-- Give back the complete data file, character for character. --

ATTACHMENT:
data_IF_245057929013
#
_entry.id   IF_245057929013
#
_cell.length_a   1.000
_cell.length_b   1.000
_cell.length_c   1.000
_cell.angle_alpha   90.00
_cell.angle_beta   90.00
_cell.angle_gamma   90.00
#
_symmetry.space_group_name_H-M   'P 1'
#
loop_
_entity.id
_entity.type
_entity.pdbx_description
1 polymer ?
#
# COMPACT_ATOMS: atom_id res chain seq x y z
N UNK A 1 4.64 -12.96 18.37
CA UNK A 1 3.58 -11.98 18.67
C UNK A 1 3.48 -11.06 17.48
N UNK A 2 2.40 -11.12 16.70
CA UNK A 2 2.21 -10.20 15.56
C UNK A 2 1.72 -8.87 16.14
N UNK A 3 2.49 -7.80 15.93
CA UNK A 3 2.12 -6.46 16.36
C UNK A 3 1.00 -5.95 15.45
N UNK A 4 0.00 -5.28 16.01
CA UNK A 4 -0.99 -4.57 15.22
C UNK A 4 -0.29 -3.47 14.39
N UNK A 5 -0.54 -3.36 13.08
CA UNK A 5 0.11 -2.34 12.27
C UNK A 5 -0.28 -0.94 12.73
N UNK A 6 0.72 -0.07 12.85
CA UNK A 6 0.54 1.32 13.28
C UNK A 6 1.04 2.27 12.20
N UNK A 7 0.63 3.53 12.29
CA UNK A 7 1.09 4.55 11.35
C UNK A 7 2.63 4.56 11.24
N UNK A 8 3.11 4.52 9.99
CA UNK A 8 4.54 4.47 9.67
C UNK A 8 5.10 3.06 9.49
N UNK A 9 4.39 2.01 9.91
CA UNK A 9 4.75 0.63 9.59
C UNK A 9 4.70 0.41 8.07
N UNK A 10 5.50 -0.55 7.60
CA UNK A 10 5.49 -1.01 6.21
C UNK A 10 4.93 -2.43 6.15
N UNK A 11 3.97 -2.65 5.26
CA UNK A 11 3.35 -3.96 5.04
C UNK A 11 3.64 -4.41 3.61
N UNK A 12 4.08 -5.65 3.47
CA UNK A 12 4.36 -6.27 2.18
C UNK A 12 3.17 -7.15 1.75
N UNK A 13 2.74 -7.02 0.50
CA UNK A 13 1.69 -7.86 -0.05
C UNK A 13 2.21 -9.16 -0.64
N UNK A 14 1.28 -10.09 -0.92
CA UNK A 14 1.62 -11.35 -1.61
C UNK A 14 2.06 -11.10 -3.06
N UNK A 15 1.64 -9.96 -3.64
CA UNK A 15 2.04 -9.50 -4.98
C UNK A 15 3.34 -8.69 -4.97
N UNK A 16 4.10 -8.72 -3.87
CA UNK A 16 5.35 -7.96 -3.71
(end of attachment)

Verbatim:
data_IF_245057929013
#
_entry.id   IF_245057929013
#
_cell.length_a   1.000
_cell.length_b   1.000
_cell.length_c   1.000
_cell.angle_alpha   90.00
_cell.angle_beta   90.00
_cell.angle_gamma   90.00
#
_symmetry.space_group_name_H-M   'P 1'
#
loop_
_entity.id
_entity.type
_entity.pdbx_description
1 polymer ?
#
# COMPACT_ATOMS: atom_id res chain seq x y z
N UNK A 1 4.64 -12.96 18.37
CA UNK A 1 3.58 -11.98 18.67
C UNK A 1 3.48 -11.06 17.48
N UNK A 2 2.40 -11.12 16.70
CA UNK A 2 2.21 -10.20 15.56
C UNK A 2 1.72 -8.87 16.14
N UNK A 3 2.49 -7.80 15.93
CA UNK A 3 2.12 -6.46 16.36
C UNK A 3 1.00 -5.95 15.45
N UNK A 4 0.00 -5.28 16.01
CA UNK A 4 -0.99 -4.57 15.22
C UNK A 4 -0.29 -3.47 14.39
N UNK A 5 -0.54 -3.36 13.08
CA UNK A 5 0.11 -2.34 12.27
C UNK A 5 -0.28 -0.94 12.73
N UNK A 6 0.72 -0.07 12.85
CA UNK A 6 0.54 1.32 13.28
C UNK A 6 1.04 2.27 12.20
N UNK A 7 0.63 3.53 12.29
CA UNK A 7 1.09 4.55 11.35
C UNK A 7 2.63 4.56 11.24
N UNK A 8 3.11 4.52 9.99
CA UNK A 8 4.54 4.47 9.67
C UNK A 8 5.10 3.06 9.49
N UNK A 9 4.39 2.01 9.91
CA UNK A 9 4.75 0.63 9.59
C UNK A 9 4.70 0.41 8.07
N UNK A 10 5.50 -0.55 7.60
CA UNK A 10 5.49 -1.01 6.21
C UNK A 10 4.93 -2.43 6.15
N UNK A 11 3.97 -2.65 5.26
CA UNK A 11 3.35 -3.96 5.04
C UNK A 11 3.64 -4.41 3.61
N UNK A 12 4.08 -5.65 3.47
CA UNK A 12 4.36 -6.27 2.18
C UNK A 12 3.17 -7.15 1.75
N UNK A 13 2.74 -7.02 0.50
CA UNK A 13 1.69 -7.86 -0.05
C UNK A 13 2.21 -9.16 -0.64
N UNK A 14 1.28 -10.09 -0.92
CA UNK A 14 1.62 -11.35 -1.61
C UNK A 14 2.06 -11.10 -3.06
N UNK A 15 1.64 -9.96 -3.64
CA UNK A 15 2.04 -9.50 -4.98
C UNK A 15 3.34 -8.69 -4.97
N UNK A 16 4.10 -8.72 -3.87
CA UNK A 16 5.35 -7.96 -3.71